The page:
The availability of suitable SCREAM technologies will be central for making synthetic biology real and for bringing synthetic biology products, such as novel drugs, to the market. Undoubtedly, as massively multiplex experimentation and development of predictive models continue to inform and shape our understanding of synthetic biological systems, the creating will ultimately be limited only by the bioengineer’s creativity. Indeed, to paraphrase Professor Feynman: “the more we understand, the more we will be able to create.” 

Richard Hammond ([email protected]) is the head of synthetic biology at Cambridge Consultants.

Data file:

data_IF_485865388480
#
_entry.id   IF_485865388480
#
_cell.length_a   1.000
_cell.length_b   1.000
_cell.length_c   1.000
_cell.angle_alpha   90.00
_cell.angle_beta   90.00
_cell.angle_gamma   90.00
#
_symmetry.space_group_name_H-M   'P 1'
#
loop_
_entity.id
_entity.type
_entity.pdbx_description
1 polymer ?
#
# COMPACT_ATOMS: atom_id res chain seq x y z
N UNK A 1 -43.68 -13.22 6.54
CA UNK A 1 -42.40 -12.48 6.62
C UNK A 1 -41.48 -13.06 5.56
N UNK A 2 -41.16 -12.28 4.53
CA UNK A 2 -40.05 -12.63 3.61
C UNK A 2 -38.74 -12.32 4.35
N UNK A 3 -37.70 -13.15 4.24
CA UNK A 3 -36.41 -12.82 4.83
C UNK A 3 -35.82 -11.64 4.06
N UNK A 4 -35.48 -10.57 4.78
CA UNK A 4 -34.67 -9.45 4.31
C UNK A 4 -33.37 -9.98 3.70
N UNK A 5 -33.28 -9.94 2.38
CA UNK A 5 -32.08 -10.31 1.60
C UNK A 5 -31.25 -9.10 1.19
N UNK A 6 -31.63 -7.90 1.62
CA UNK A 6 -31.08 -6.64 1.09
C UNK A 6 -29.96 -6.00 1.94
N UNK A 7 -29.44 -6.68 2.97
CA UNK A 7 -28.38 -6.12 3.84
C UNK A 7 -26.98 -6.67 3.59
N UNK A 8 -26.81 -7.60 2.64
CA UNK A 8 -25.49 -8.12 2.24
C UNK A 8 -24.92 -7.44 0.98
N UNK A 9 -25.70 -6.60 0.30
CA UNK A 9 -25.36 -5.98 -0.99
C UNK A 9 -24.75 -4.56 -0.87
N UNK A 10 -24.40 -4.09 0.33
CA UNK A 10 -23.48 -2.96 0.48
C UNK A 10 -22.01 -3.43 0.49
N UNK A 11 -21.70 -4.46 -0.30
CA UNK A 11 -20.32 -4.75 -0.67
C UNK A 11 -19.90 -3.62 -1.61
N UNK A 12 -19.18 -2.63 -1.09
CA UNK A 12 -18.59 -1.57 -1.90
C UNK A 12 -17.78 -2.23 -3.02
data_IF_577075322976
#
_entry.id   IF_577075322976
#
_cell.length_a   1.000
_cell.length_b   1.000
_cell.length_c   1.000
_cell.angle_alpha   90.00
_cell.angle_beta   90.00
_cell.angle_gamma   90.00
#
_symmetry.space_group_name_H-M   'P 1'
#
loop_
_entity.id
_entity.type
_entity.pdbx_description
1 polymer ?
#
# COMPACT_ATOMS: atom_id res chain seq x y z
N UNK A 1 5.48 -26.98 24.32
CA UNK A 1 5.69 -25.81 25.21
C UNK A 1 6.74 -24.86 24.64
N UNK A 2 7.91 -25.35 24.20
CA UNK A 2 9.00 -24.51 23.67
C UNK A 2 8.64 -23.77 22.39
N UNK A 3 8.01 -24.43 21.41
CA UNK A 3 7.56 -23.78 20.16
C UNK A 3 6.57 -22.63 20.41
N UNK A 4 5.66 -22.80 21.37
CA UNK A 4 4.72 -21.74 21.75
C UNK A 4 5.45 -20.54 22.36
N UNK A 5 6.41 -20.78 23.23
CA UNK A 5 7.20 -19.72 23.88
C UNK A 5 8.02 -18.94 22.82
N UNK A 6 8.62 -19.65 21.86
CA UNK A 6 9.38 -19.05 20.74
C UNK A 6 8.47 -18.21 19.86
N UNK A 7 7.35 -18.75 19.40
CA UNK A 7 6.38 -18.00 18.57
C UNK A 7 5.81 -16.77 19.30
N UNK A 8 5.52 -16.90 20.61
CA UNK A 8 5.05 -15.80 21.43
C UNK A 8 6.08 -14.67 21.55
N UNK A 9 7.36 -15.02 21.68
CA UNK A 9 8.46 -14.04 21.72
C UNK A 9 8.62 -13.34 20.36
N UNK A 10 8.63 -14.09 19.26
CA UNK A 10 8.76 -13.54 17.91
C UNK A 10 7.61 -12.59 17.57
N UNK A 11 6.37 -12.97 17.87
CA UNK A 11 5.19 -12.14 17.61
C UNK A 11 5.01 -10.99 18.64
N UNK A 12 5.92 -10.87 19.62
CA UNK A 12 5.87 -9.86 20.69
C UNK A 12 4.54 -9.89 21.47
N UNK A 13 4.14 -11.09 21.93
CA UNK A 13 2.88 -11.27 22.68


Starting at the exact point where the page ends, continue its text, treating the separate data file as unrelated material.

1 Technology Strategy Board (2012), A Synthetic Biology Roadmap for the UK
2 Bölker, M. (2014), Complexity in Synthetic Biology: Unnecessary or Essential? Synthetic Biology (Springer International Publishing) 59-69 (doi: 10.1007/978-3-319-02783-8_3)
3 Kwok, R. (2010) Five hard truths for synthetic biology Nature 463 288-290 (doi:10.1038/463288a)
4 Wu, X. et al (2015) Aptamers: active targeting ligands for cancer diagnosis and therapy. Theranostics 5(4): 322-344 (doi: 10.7150/thno.10257)
5 Ashrafuzzaman, M. (2014) Aptamers as both drugs and drug-carriers Biomed Res Int 2014:697923 (doi: 10.1155/2014/697923)
6 Kanwar, J.R. (2015) Nucleic-based aptamers: applications, development and clinical trials Curr Med Chem 22(21):2539-57 (doi: 10.2174/0929867322666150227144909#sthash.baWQFk1g.dpuf)
7 Jiang, F. (2015) Progress and Challenges in Developing Aptamer-Functionalized Targeted Drug Delivery Systems Int J Mol Sci 16(10) 23784-23822 (doi:10.3390/ijms161023784)